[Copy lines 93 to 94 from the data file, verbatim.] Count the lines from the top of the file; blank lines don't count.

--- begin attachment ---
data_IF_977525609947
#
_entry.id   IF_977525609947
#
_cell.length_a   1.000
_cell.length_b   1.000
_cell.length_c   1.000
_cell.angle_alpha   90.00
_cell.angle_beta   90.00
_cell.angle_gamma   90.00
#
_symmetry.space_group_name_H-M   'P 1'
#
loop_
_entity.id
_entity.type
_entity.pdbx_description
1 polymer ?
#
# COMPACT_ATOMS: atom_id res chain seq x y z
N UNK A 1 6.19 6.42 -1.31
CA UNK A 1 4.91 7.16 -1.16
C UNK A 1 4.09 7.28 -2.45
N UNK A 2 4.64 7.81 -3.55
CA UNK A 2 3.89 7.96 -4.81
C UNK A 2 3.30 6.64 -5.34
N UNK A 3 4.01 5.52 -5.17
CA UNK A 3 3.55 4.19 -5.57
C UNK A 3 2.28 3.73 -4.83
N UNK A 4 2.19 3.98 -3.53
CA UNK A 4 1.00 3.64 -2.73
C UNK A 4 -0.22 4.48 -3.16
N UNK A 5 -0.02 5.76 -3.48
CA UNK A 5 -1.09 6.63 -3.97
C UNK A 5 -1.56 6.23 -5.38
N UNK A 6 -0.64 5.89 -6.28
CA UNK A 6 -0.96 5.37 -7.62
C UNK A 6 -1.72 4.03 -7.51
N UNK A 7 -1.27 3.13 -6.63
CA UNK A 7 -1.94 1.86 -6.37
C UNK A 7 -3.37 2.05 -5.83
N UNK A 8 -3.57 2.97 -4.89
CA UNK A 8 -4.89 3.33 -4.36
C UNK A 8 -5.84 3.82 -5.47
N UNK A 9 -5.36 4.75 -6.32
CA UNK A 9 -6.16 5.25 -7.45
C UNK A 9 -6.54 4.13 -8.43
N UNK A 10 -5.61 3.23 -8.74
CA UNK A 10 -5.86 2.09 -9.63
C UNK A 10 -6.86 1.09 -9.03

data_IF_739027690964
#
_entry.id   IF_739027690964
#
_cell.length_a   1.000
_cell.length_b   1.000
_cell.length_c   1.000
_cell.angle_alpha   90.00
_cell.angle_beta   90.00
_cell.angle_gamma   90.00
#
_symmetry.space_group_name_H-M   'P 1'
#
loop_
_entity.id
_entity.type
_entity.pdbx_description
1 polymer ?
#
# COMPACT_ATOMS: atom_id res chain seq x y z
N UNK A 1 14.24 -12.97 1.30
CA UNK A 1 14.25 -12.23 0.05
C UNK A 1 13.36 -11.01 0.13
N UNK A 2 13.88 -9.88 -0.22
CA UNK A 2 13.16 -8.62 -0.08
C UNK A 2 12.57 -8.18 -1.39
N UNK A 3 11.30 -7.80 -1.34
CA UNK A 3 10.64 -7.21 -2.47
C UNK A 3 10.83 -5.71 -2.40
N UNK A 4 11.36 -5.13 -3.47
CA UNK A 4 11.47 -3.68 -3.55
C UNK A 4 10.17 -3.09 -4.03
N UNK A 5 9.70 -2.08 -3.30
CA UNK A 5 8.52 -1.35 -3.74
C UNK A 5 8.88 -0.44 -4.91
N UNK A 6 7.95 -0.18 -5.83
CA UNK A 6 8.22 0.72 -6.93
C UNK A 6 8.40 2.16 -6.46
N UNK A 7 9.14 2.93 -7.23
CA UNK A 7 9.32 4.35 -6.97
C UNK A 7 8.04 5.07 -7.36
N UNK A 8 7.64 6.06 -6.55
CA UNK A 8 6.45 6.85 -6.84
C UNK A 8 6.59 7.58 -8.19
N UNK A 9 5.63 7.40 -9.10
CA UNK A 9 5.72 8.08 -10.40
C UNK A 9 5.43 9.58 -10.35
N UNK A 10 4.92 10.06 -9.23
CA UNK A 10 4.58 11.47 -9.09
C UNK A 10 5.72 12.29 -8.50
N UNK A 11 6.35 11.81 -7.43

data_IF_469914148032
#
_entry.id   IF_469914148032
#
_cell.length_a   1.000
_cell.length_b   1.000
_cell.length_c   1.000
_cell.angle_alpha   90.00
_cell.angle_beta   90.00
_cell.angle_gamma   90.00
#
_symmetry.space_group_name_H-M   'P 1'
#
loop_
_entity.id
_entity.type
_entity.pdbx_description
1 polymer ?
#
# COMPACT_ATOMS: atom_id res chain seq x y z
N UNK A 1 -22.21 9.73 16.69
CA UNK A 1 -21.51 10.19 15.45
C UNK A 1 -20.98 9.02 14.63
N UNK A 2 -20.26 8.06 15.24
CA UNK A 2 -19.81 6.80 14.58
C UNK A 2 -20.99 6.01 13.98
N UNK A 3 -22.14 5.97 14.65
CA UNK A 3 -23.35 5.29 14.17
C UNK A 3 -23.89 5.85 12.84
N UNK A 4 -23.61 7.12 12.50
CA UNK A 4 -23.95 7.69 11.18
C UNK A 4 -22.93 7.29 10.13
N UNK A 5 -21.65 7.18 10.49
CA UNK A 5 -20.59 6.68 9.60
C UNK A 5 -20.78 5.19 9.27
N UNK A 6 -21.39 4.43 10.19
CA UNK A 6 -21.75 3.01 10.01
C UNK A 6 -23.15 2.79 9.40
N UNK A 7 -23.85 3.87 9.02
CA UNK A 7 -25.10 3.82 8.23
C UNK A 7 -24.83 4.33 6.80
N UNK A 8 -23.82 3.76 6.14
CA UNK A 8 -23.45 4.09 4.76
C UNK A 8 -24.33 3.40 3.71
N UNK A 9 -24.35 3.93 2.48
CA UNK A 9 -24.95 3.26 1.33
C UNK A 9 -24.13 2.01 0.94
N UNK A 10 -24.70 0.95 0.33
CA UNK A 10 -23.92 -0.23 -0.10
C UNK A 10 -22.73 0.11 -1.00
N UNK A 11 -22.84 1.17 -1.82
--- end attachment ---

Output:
CA UNK A 8 6.45 6.85 -6.84
C UNK A 8 6.59 7.58 -8.19